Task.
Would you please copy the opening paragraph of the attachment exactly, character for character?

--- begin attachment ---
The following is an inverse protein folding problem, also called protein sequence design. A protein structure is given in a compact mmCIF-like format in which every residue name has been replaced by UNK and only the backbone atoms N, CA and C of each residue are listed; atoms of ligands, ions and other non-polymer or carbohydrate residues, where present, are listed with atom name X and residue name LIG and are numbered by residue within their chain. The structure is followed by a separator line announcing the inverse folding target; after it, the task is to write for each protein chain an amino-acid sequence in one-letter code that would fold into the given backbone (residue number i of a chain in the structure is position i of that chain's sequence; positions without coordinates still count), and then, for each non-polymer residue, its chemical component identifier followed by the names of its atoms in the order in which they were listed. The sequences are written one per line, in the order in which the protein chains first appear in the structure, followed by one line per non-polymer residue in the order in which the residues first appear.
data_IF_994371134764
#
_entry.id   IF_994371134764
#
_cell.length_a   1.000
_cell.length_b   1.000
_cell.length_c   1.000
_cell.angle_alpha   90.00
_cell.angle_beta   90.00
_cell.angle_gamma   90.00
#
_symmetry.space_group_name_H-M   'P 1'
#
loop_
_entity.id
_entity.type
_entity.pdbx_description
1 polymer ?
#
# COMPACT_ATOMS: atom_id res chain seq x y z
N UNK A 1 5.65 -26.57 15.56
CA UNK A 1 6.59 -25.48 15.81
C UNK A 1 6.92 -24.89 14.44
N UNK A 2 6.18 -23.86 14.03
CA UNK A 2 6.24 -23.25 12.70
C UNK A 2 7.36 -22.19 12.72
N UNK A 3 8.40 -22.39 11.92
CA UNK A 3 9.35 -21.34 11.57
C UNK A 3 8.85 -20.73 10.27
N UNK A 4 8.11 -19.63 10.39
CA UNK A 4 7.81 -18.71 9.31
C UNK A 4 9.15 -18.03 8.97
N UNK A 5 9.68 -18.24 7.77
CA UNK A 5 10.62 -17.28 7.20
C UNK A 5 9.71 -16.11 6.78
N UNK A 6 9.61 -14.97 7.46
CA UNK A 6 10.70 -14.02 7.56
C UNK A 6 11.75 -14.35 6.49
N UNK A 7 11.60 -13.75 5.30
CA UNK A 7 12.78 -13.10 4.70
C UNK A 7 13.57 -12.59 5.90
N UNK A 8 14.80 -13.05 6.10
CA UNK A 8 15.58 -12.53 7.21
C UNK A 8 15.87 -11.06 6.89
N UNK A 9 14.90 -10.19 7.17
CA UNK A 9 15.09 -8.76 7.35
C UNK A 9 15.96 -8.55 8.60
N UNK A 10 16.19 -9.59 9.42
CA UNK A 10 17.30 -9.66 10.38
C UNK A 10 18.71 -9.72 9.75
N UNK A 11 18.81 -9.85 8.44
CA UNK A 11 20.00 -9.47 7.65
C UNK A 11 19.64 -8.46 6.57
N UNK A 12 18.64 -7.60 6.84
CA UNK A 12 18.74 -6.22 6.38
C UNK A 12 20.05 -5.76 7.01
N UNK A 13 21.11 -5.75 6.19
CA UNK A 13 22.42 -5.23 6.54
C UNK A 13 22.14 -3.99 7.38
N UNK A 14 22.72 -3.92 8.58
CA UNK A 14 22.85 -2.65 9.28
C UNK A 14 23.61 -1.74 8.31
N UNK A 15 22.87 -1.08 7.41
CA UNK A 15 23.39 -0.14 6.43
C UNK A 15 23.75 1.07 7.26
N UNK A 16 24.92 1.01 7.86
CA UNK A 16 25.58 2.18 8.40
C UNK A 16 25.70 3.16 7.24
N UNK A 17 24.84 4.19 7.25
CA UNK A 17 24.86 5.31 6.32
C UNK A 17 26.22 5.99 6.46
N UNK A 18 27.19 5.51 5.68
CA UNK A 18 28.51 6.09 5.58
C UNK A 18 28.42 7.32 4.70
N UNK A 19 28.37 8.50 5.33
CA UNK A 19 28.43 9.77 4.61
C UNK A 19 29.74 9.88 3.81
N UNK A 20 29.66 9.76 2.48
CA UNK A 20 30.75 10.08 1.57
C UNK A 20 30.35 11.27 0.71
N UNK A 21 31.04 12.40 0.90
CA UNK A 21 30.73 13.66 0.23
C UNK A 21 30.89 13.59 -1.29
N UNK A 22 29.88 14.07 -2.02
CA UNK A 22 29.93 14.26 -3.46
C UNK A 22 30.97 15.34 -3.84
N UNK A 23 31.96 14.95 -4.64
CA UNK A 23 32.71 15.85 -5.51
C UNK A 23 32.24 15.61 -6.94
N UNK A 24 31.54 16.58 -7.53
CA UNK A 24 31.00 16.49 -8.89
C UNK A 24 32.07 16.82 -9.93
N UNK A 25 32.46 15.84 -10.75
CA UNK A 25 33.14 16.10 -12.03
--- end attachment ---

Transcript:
The following is an inverse protein folding problem, also called protein sequence design. A protein structure is given in a compact mmCIF-like format in which every residue name has been replaced by UNK and only the backbone atoms N, CA and C of each residue are listed; atoms of ligands, ions and other non-polymer or carbohydrate residues, where present, are listed with atom name X and residue name LIG and are numbered by residue within their chain. The structure is followed by a separator line announcing the inverse folding target; after it, the task is to write for each protein chain an amino-acid sequence in one-letter code that would fold into the given backbone (residue number i of a chain in the structure is position i of that chain's sequence; positions without coordinates still count), and then, for each non-polymer residue, its chemical component identifier followed by the names of its atoms in the order in which they were listed. The sequences are written one per line, in the order in which the protein chains first appear in the structure, followed by one line per non-polymer residue in the order in which the residues first appear.